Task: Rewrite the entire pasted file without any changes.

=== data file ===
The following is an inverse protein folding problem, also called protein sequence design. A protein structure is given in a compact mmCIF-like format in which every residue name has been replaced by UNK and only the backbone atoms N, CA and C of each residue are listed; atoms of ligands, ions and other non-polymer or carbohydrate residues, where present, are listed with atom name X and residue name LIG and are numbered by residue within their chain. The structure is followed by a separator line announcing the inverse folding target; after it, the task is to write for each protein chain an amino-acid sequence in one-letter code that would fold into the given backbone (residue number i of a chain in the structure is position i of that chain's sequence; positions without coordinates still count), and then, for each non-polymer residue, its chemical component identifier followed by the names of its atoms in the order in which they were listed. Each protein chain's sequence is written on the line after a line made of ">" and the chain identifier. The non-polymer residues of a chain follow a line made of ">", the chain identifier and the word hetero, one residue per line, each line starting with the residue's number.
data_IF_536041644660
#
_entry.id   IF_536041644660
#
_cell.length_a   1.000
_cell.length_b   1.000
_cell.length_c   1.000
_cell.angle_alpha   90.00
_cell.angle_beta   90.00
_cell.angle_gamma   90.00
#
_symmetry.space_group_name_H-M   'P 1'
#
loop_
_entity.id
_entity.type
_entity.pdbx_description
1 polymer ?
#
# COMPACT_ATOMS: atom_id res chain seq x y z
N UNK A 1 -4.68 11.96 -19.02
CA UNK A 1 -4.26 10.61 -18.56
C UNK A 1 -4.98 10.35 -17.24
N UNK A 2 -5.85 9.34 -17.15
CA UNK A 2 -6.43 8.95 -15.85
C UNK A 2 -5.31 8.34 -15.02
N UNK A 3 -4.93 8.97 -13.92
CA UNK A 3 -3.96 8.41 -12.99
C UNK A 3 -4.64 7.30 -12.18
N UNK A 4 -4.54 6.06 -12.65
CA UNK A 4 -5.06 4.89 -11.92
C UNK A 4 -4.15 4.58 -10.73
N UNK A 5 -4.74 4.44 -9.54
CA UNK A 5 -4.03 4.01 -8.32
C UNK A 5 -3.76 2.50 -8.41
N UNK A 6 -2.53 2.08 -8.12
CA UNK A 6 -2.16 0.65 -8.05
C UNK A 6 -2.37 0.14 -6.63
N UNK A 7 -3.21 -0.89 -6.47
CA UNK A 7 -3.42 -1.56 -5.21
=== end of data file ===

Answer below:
The following is an inverse protein folding problem, also called protein sequence design. A protein structure is given in a compact mmCIF-like format in which every residue name has been replaced by UNK and only the backbone atoms N, CA and C of each residue are listed; atoms of ligands, ions and other non-polymer or carbohydrate residues, where present, are listed with atom name X and residue name LIG and are numbered by residue within their chain. The structure is followed by a separator line announcing the inverse folding target; after it, the task is to write for each protein chain an amino-acid sequence in one-letter code that would fold into the given backbone (residue number i of a chain in the structure is position i of that chain's sequence; positions without coordinates still count), and then, for each non-polymer residue, its chemical component identifier followed by the names of its atoms in the order in which they were listed. Each protein chain's sequence is written on the line after a line made of ">" and the chain identifier. The non-polymer residues of a chain follow a line made of ">", the chain identifier and the word hetero, one residue per line, each line starting with the residue's number.
data_IF_536041644660
#
_entry.id   IF_536041644660
#
_cell.length_a   1.000
_cell.length_b   1.000
_cell.length_c   1.000
_cell.angle_alpha   90.00
_cell.angle_beta   90.00
_cell.angle_gamma   90.00
#
_symmetry.space_group_name_H-M   'P 1'
#
loop_
_entity.id
_entity.type
_entity.pdbx_description
1 polymer ?
#
# COMPACT_ATOMS: atom_id res chain seq x y z
N UNK A 1 -4.68 11.96 -19.02
CA UNK A 1 -4.26 10.61 -18.56
C UNK A 1 -4.98 10.35 -17.24
N UNK A 2 -5.85 9.34 -17.15
CA UNK A 2 -6.43 8.95 -15.85
C UNK A 2 -5.31 8.34 -15.02
N UNK A 3 -4.93 8.97 -13.92
CA UNK A 3 -3.96 8.41 -12.99
C UNK A 3 -4.64 7.30 -12.18
N UNK A 4 -4.54 6.06 -12.65
CA UNK A 4 -5.06 4.89 -11.92
C UNK A 4 -4.15 4.58 -10.73
N UNK A 5 -4.74 4.44 -9.54
CA UNK A 5 -4.03 4.01 -8.32
C UNK A 5 -3.76 2.50 -8.41
N UNK A 6 -2.53 2.08 -8.12
CA UNK A 6 -2.16 0.65 -8.05
C UNK A 6 -2.37 0.14 -6.63
N UNK A 7 -3.21 -0.89 -6.47
CA UNK A 7 -3.42 -1.56 -5.21